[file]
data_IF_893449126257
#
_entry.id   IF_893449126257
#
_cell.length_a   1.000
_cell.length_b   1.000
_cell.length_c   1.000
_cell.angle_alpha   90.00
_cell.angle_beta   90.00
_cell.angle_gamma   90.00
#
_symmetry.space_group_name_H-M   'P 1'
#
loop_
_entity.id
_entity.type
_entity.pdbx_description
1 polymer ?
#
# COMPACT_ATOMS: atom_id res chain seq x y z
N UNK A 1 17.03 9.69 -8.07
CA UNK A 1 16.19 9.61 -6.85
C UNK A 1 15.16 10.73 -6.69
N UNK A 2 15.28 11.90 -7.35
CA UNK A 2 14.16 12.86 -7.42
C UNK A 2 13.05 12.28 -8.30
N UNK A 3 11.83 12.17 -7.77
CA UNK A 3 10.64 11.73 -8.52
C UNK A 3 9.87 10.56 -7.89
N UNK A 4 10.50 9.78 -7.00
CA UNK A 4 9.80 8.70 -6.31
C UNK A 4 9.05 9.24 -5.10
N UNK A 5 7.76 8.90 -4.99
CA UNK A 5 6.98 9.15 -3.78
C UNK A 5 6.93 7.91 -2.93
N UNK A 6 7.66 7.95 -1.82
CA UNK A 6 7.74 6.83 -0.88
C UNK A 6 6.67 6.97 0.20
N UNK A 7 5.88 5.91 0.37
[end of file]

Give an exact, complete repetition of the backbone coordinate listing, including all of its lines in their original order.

data_IF_893449126257
#
_entry.id   IF_893449126257
#
_cell.length_a   1.000
_cell.length_b   1.000
_cell.length_c   1.000
_cell.angle_alpha   90.00
_cell.angle_beta   90.00
_cell.angle_gamma   90.00
#
_symmetry.space_group_name_H-M   'P 1'
#
loop_
_entity.id
_entity.type
_entity.pdbx_description
1 polymer ?
#
# COMPACT_ATOMS: atom_id res chain seq x y z
N UNK A 1 17.03 9.69 -8.07
CA UNK A 1 16.19 9.61 -6.85
C UNK A 1 15.16 10.73 -6.69
N UNK A 2 15.28 11.90 -7.35
CA UNK A 2 14.16 12.86 -7.42
C UNK A 2 13.05 12.28 -8.30
N UNK A 3 11.83 12.17 -7.77
CA UNK A 3 10.64 11.73 -8.52
C UNK A 3 9.87 10.56 -7.89
N UNK A 4 10.50 9.78 -7.00
CA UNK A 4 9.80 8.70 -6.31
C UNK A 4 9.05 9.24 -5.10
N UNK A 5 7.76 8.90 -4.99
CA UNK A 5 6.98 9.15 -3.78
C UNK A 5 6.93 7.91 -2.93
N UNK A 6 7.66 7.95 -1.82
CA UNK A 6 7.74 6.83 -0.88
C UNK A 6 6.67 6.97 0.20
N UNK A 7 5.88 5.91 0.37